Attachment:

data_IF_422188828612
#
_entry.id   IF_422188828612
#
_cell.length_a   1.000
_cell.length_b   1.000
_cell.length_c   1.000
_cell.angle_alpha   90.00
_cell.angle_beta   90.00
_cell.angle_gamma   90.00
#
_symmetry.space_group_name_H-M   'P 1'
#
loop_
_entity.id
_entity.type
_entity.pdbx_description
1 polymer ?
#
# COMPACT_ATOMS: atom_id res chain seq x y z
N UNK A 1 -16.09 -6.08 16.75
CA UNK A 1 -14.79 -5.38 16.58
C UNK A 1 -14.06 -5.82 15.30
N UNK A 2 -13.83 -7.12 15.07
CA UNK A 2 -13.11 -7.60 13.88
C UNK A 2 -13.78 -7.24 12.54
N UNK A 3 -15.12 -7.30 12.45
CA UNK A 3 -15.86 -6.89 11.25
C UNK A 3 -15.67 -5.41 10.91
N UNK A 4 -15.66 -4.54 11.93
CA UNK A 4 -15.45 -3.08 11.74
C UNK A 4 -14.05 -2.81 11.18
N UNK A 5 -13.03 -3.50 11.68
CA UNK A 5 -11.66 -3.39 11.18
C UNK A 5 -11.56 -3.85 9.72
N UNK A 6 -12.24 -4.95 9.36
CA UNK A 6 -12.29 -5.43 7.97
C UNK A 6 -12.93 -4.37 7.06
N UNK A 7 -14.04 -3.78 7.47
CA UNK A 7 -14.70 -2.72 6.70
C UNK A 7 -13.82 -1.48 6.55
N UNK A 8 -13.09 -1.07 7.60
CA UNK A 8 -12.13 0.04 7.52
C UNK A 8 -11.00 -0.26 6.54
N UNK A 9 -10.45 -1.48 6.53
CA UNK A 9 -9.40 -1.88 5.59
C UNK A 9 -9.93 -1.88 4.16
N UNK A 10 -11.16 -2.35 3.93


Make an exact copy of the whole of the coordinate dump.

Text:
data_IF_422188828612
#
_entry.id   IF_422188828612
#
_cell.length_a   1.000
_cell.length_b   1.000
_cell.length_c   1.000
_cell.angle_alpha   90.00
_cell.angle_beta   90.00
_cell.angle_gamma   90.00
#
_symmetry.space_group_name_H-M   'P 1'
#
loop_
_entity.id
_entity.type
_entity.pdbx_description
1 polymer ?
#
# COMPACT_ATOMS: atom_id res chain seq x y z
N UNK A 1 -16.09 -6.08 16.75
CA UNK A 1 -14.79 -5.38 16.58
C UNK A 1 -14.06 -5.82 15.30
N UNK A 2 -13.83 -7.12 15.07
CA UNK A 2 -13.11 -7.60 13.88
C UNK A 2 -13.78 -7.24 12.54
N UNK A 3 -15.12 -7.30 12.45
CA UNK A 3 -15.86 -6.89 11.25
C UNK A 3 -15.67 -5.41 10.91
N UNK A 4 -15.66 -4.54 11.93
CA UNK A 4 -15.45 -3.08 11.74
C UNK A 4 -14.05 -2.81 11.18
N UNK A 5 -13.03 -3.50 11.68
CA UNK A 5 -11.66 -3.39 11.18
C UNK A 5 -11.56 -3.85 9.72
N UNK A 6 -12.24 -4.95 9.36
CA UNK A 6 -12.29 -5.43 7.97
C UNK A 6 -12.93 -4.37 7.06
N UNK A 7 -14.04 -3.78 7.47
CA UNK A 7 -14.70 -2.72 6.70
C UNK A 7 -13.82 -1.48 6.55
N UNK A 8 -13.09 -1.07 7.60
CA UNK A 8 -12.13 0.04 7.52
C UNK A 8 -11.00 -0.26 6.54
N UNK A 9 -10.45 -1.48 6.53
CA UNK A 9 -9.40 -1.88 5.59
C UNK A 9 -9.93 -1.88 4.16
N UNK A 10 -11.16 -2.35 3.93